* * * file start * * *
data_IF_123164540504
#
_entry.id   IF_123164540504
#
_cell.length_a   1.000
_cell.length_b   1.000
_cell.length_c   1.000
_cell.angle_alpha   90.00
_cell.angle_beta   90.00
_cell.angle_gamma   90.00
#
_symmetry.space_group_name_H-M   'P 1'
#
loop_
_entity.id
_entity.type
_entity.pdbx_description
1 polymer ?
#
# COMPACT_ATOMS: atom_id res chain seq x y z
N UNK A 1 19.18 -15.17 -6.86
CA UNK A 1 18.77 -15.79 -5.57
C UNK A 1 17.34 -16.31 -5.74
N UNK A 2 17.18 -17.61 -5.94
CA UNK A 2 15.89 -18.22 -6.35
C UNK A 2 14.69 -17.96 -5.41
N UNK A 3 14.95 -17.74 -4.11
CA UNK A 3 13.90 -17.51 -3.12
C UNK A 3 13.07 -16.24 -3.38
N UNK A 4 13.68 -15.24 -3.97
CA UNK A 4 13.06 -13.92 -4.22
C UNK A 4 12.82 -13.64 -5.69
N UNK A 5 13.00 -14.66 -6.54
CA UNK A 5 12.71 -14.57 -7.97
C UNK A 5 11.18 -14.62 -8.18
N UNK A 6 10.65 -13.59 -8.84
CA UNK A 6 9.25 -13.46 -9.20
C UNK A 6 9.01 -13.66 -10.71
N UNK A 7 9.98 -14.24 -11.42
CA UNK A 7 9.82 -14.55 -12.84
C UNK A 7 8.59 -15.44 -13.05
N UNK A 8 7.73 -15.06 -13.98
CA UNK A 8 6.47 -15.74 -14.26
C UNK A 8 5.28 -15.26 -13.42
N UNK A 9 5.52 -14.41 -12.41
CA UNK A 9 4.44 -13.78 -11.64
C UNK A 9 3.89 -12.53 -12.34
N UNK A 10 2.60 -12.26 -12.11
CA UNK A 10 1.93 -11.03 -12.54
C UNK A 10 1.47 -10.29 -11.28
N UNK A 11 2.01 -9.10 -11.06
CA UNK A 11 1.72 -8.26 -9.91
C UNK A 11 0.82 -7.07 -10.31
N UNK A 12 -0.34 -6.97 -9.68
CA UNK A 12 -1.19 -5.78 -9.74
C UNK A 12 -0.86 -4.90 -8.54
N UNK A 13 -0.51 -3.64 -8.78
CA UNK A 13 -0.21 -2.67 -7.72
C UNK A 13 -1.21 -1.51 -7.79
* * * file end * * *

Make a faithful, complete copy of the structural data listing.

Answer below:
data_IF_123164540504
#
_entry.id   IF_123164540504
#
_cell.length_a   1.000
_cell.length_b   1.000
_cell.length_c   1.000
_cell.angle_alpha   90.00
_cell.angle_beta   90.00
_cell.angle_gamma   90.00
#
_symmetry.space_group_name_H-M   'P 1'
#
loop_
_entity.id
_entity.type
_entity.pdbx_description
1 polymer ?
#
# COMPACT_ATOMS: atom_id res chain seq x y z
N UNK A 1 19.18 -15.17 -6.86
CA UNK A 1 18.77 -15.79 -5.57
C UNK A 1 17.34 -16.31 -5.74
N UNK A 2 17.18 -17.61 -5.94
CA UNK A 2 15.89 -18.22 -6.35
C UNK A 2 14.69 -17.96 -5.41
N UNK A 3 14.95 -17.74 -4.11
CA UNK A 3 13.90 -17.51 -3.12
C UNK A 3 13.07 -16.24 -3.38
N UNK A 4 13.68 -15.24 -3.97
CA UNK A 4 13.06 -13.92 -4.22
C UNK A 4 12.82 -13.64 -5.69
N UNK A 5 13.00 -14.66 -6.54
CA UNK A 5 12.71 -14.57 -7.97
C UNK A 5 11.18 -14.62 -8.18
N UNK A 6 10.65 -13.59 -8.84
CA UNK A 6 9.25 -13.46 -9.20
C UNK A 6 9.01 -13.66 -10.71
N UNK A 7 9.98 -14.24 -11.42
CA UNK A 7 9.82 -14.55 -12.84
C UNK A 7 8.59 -15.44 -13.05
N UNK A 8 7.73 -15.06 -13.98
CA UNK A 8 6.47 -15.74 -14.26
C UNK A 8 5.28 -15.26 -13.42
N UNK A 9 5.52 -14.41 -12.41
CA UNK A 9 4.44 -13.78 -11.64
C UNK A 9 3.89 -12.53 -12.34
N UNK A 10 2.60 -12.26 -12.11
CA UNK A 10 1.93 -11.03 -12.54
C UNK A 10 1.47 -10.29 -11.28
N UNK A 11 2.01 -9.10 -11.06
CA UNK A 11 1.72 -8.26 -9.91
C UNK A 11 0.82 -7.07 -10.31
N UNK A 12 -0.34 -6.97 -9.68
CA UNK A 12 -1.19 -5.78 -9.74
C UNK A 12 -0.86 -4.90 -8.54
N UNK A 13 -0.51 -3.64 -8.78
CA UNK A 13 -0.21 -2.67 -7.72
C UNK A 13 -1.21 -1.51 -7.79